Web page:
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Meramec Students, Instructor to Make Presentation at NEA Conference

March 07, 2014

Lisa Martino-Taylor and students  
Left to right: Lisa Martino-Taylor, and students Jacob Bennett, Christina Troupe and Samantha Johnson.

Students from St. Louis Community College-Meramec and their instructor will make a presentation during the National Education Association Higher Education Conference March 14 in St. Louis.<?xml:namespace prefix = o ns = "urn:schemas-microsoft-com:office:office" />

 

Students Jacob Bennett, Samantha Johnson and Christina Troupe, will represent their class and present alongside Lisa Martino-Taylor, Ph.D., instructor II in behavioral sciences, at the conference.

 

Students spent a semester researching the radioactive contamination of Coldwater Creek in St. Louis, and related issues ranging from World War II-era weapons production to complex social, legal, and environmental causes and implications of the contamination, Martino-Taylor said. Students in the class worked together as a team, sharing information with each other both inside and outside of class.

 

"This class allowed me to explore new research methodologies and expand my critical thinking in profound ways," said Bennett. "A student-led, student-driven, research-based class was both challenging and rewarding. I wish more classes were structured in this way."

 

At the end of the class, students created individual portfolios that brought together all of the information. The outstanding work by Bennett, Johnson and Troupe garnered an invitation to represent the class and present the findings at the conference. The students’ portfolios are available in the Meramec campus library, available for use by students and the community.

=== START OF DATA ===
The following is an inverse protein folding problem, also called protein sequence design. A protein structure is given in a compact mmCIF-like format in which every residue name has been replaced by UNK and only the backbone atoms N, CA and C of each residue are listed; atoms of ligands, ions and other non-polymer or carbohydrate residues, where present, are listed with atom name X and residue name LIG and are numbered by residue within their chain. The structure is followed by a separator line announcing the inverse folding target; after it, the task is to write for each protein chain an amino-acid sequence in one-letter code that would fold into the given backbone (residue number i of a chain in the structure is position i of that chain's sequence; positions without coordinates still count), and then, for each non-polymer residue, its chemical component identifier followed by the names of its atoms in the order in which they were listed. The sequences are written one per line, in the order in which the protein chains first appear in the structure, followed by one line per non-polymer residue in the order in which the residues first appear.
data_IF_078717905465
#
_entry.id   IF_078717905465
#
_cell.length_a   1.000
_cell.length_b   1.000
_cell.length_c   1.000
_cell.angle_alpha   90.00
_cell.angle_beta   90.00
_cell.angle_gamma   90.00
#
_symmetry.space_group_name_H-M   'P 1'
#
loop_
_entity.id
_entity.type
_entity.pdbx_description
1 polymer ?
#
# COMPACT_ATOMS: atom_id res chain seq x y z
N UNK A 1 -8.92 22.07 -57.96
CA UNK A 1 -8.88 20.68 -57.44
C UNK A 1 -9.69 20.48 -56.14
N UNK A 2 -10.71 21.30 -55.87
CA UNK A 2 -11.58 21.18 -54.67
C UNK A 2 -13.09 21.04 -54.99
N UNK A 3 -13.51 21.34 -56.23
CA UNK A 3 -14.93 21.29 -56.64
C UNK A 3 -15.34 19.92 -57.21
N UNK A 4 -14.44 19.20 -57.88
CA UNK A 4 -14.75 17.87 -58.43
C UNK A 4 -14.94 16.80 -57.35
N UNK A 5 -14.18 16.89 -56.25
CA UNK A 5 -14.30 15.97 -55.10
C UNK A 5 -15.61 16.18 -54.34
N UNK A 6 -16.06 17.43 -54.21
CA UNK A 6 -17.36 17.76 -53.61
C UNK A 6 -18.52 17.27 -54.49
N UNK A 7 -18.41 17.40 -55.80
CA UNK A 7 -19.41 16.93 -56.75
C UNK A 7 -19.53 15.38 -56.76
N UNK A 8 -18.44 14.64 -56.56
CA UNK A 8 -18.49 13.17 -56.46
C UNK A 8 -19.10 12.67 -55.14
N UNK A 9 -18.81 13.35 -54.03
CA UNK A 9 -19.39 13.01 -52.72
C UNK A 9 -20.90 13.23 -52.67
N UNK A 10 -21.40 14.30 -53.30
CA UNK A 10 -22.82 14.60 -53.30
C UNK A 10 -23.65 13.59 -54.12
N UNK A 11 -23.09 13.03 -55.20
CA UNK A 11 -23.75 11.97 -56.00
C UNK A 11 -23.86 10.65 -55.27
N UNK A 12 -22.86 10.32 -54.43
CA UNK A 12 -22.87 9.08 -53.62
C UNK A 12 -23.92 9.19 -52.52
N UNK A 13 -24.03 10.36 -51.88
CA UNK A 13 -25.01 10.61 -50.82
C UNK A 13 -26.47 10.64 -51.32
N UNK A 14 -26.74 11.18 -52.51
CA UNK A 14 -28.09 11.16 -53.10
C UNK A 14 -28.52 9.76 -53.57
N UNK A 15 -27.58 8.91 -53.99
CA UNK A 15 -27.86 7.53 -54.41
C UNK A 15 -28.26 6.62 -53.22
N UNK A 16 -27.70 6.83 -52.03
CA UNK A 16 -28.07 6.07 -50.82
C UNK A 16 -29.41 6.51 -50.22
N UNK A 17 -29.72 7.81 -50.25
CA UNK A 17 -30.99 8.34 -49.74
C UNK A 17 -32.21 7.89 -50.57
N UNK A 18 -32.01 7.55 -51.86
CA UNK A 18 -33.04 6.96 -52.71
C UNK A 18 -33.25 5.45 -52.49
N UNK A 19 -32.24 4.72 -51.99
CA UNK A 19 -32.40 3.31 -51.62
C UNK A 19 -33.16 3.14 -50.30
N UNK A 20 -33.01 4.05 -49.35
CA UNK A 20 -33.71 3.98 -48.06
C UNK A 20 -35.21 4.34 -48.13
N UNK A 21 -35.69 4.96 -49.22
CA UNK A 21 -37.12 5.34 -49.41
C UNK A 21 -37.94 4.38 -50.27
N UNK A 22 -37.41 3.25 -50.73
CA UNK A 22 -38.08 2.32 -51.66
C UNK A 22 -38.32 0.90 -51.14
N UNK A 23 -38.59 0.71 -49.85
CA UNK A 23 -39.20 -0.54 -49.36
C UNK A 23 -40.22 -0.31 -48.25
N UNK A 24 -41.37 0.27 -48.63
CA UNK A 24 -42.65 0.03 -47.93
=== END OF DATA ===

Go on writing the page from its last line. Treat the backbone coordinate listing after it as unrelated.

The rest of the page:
"I've heard it said that we should think globally and act locally. This class showed me that there is an essential need for all of us to care locally, think nationally and act globally. I learned that we have to treat the whole world as our backyard,” said Troupe.

 

Martino-Taylor said that, given this in-depth, collaborative research opportunity, the students stepped up in an amazing way.

 

“As an instructor, I am very proud of our students for their hard work, their spirit of collaboration, and their mentoring of current American Social Problems students, who are presently researching the related issue of Westlake Landfill,” she said. “It is a privilege to work with such talented students. It is also an honor for both them and St. Louis Community College-Meramec to be recognized for the students' contribution to the college, the community and the discipline."